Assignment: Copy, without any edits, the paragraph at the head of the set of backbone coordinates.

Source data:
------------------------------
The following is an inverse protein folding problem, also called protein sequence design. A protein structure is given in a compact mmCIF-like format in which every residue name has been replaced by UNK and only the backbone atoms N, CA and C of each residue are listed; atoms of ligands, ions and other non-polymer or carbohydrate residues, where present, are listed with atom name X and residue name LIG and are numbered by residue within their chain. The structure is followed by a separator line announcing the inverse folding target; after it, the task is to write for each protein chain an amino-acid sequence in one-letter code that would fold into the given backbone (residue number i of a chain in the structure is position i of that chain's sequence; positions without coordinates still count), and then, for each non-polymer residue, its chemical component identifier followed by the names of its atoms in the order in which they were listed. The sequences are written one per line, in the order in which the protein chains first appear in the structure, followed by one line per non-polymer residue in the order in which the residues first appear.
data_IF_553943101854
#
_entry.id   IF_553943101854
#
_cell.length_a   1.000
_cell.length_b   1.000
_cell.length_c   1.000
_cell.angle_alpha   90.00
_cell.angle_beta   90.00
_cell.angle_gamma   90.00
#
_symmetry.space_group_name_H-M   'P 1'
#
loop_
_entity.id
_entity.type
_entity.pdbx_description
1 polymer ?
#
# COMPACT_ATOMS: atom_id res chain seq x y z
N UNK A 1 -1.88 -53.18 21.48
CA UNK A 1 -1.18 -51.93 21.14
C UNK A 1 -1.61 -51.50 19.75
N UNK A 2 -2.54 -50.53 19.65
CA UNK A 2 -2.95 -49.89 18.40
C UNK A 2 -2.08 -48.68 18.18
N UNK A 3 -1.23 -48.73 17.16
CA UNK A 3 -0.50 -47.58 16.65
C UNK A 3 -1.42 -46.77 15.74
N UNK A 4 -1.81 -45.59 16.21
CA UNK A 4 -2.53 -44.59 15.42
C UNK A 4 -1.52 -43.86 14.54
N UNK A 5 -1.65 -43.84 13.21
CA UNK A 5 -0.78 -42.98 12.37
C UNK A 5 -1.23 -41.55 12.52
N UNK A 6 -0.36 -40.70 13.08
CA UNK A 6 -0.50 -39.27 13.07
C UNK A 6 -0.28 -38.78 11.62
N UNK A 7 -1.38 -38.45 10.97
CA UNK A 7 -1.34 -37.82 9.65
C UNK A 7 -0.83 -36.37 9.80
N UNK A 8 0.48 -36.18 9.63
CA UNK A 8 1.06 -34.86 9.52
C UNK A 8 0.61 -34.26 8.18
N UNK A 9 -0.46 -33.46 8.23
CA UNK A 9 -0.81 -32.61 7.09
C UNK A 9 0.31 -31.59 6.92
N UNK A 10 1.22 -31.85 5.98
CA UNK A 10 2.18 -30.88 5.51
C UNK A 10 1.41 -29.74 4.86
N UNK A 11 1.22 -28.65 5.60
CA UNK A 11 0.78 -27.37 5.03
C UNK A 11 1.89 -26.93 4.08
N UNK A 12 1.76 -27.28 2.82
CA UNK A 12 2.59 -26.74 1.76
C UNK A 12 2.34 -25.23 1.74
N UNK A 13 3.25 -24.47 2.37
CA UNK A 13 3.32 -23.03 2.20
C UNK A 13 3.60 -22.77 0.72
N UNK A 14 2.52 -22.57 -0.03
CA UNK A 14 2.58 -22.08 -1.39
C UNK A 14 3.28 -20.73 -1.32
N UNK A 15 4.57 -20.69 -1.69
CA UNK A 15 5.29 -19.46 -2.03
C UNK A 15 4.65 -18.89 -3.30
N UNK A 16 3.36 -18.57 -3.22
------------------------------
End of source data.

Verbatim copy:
The following is an inverse protein folding problem, also called protein sequence design. A protein structure is given in a compact mmCIF-like format in which every residue name has been replaced by UNK and only the backbone atoms N, CA and C of each residue are listed; atoms of ligands, ions and other non-polymer or carbohydrate residues, where present, are listed with atom name X and residue name LIG and are numbered by residue within their chain. The structure is followed by a separator line announcing the inverse folding target; after it, the task is to write for each protein chain an amino-acid sequence in one-letter code that would fold into the given backbone (residue number i of a chain in the structure is position i of that chain's sequence; positions without coordinates still count), and then, for each non-polymer residue, its chemical component identifier followed by the names of its atoms in the order in which they were listed. The sequences are written one per line, in the order in which the protein chains first appear in the structure, followed by one line per non-polymer residue in the order in which the residues first appear.